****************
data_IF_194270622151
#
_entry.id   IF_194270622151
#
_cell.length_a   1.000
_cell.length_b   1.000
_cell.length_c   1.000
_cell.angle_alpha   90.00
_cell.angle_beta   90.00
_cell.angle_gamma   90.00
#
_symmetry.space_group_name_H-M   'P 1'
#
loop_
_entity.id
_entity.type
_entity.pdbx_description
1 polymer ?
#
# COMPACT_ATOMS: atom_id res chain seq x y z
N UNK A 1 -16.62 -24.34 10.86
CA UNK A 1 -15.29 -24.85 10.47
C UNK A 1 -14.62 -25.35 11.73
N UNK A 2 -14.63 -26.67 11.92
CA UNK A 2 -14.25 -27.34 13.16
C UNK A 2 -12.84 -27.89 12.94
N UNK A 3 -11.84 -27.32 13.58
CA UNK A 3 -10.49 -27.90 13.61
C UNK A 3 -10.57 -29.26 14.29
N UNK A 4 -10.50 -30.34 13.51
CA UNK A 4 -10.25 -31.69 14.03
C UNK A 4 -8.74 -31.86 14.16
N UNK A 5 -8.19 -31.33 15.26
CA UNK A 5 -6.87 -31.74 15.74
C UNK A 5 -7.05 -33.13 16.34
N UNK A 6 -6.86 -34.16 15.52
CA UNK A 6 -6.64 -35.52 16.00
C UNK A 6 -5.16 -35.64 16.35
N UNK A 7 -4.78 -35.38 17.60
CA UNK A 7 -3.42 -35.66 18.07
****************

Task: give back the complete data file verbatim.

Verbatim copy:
data_IF_194270622151
#
_entry.id   IF_194270622151
#
_cell.length_a   1.000
_cell.length_b   1.000
_cell.length_c   1.000
_cell.angle_alpha   90.00
_cell.angle_beta   90.00
_cell.angle_gamma   90.00
#
_symmetry.space_group_name_H-M   'P 1'
#
loop_
_entity.id
_entity.type
_entity.pdbx_description
1 polymer ?
#
# COMPACT_ATOMS: atom_id res chain seq x y z
N UNK A 1 -16.62 -24.34 10.86
CA UNK A 1 -15.29 -24.85 10.47
C UNK A 1 -14.62 -25.35 11.73
N UNK A 2 -14.63 -26.67 11.92
CA UNK A 2 -14.25 -27.34 13.16
C UNK A 2 -12.84 -27.89 12.94
N UNK A 3 -11.84 -27.32 13.58
CA UNK A 3 -10.49 -27.90 13.61
C UNK A 3 -10.57 -29.26 14.29
N UNK A 4 -10.50 -30.34 13.51
CA UNK A 4 -10.25 -31.69 14.03
C UNK A 4 -8.74 -31.86 14.16
N UNK A 5 -8.19 -31.33 15.26
CA UNK A 5 -6.87 -31.74 15.74
C UNK A 5 -7.05 -33.13 16.34
N UNK A 6 -6.86 -34.16 15.52
CA UNK A 6 -6.64 -35.52 16.00
C UNK A 6 -5.16 -35.64 16.35
N UNK A 7 -4.78 -35.38 17.60
CA UNK A 7 -3.42 -35.66 18.07